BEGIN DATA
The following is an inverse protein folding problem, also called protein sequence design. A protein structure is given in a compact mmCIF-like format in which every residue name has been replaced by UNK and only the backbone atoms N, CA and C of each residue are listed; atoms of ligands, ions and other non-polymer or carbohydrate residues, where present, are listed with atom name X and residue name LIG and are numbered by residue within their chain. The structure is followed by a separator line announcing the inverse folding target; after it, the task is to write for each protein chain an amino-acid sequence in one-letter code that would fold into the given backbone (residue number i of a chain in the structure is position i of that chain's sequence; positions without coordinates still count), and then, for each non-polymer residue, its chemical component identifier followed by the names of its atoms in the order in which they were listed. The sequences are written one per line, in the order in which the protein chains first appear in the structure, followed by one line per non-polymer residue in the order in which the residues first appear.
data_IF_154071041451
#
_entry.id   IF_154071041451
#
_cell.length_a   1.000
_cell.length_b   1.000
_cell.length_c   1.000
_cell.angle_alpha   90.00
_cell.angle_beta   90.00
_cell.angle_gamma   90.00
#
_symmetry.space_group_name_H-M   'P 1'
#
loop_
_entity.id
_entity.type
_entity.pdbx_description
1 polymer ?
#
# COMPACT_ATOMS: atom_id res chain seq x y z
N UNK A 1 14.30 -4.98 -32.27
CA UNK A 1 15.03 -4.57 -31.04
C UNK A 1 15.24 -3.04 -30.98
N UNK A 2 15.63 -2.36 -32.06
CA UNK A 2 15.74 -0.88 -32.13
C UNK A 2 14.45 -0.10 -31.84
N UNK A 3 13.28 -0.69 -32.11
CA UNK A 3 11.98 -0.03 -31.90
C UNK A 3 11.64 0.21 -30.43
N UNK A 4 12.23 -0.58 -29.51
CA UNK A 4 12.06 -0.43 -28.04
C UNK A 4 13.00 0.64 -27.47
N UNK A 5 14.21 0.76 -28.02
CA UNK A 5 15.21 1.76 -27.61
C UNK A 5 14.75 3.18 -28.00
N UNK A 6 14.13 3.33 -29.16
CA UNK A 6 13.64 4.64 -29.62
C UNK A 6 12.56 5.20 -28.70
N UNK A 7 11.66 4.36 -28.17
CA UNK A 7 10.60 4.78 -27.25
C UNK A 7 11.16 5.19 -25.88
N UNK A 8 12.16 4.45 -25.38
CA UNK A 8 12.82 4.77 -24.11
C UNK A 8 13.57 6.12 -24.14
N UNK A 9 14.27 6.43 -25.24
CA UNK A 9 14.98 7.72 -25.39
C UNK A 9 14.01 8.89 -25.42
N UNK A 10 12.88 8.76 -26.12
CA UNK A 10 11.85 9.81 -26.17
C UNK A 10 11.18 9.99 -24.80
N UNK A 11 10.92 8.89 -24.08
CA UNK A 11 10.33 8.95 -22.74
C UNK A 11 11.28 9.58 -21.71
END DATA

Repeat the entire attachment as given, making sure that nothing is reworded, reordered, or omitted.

The following is an inverse protein folding problem, also called protein sequence design. A protein structure is given in a compact mmCIF-like format in which every residue name has been replaced by UNK and only the backbone atoms N, CA and C of each residue are listed; atoms of ligands, ions and other non-polymer or carbohydrate residues, where present, are listed with atom name X and residue name LIG and are numbered by residue within their chain. The structure is followed by a separator line announcing the inverse folding target; after it, the task is to write for each protein chain an amino-acid sequence in one-letter code that would fold into the given backbone (residue number i of a chain in the structure is position i of that chain's sequence; positions without coordinates still count), and then, for each non-polymer residue, its chemical component identifier followed by the names of its atoms in the order in which they were listed. The sequences are written one per line, in the order in which the protein chains first appear in the structure, followed by one line per non-polymer residue in the order in which the residues first appear.
data_IF_154071041451
#
_entry.id   IF_154071041451
#
_cell.length_a   1.000
_cell.length_b   1.000
_cell.length_c   1.000
_cell.angle_alpha   90.00
_cell.angle_beta   90.00
_cell.angle_gamma   90.00
#
_symmetry.space_group_name_H-M   'P 1'
#
loop_
_entity.id
_entity.type
_entity.pdbx_description
1 polymer ?
#
# COMPACT_ATOMS: atom_id res chain seq x y z
N UNK A 1 14.30 -4.98 -32.27
CA UNK A 1 15.03 -4.57 -31.04
C UNK A 1 15.24 -3.04 -30.98
N UNK A 2 15.63 -2.36 -32.06
CA UNK A 2 15.74 -0.88 -32.13
C UNK A 2 14.45 -0.10 -31.84
N UNK A 3 13.28 -0.69 -32.11
CA UNK A 3 11.98 -0.03 -31.90
C UNK A 3 11.64 0.21 -30.43
N UNK A 4 12.23 -0.58 -29.51
CA UNK A 4 12.06 -0.43 -28.04
C UNK A 4 13.00 0.64 -27.47
N UNK A 5 14.21 0.76 -28.02
CA UNK A 5 15.21 1.76 -27.61
C UNK A 5 14.75 3.18 -28.00
N UNK A 6 14.13 3.33 -29.16
CA UNK A 6 13.64 4.64 -29.62
C UNK A 6 12.56 5.20 -28.70
N UNK A 7 11.66 4.36 -28.17
CA UNK A 7 10.60 4.78 -27.25
C UNK A 7 11.16 5.19 -25.88
N UNK A 8 12.16 4.45 -25.38
CA UNK A 8 12.82 4.77 -24.11
C UNK A 8 13.57 6.12 -24.14
N UNK A 9 14.27 6.43 -25.24
CA UNK A 9 14.98 7.72 -25.39
C UNK A 9 14.01 8.89 -25.42
N UNK A 10 12.88 8.76 -26.12
CA UNK A 10 11.85 9.81 -26.17
C UNK A 10 11.18 9.99 -24.80
N UNK A 11 10.92 8.89 -24.08
CA UNK A 11 10.33 8.95 -22.74
C UNK A 11 11.28 9.58 -21.71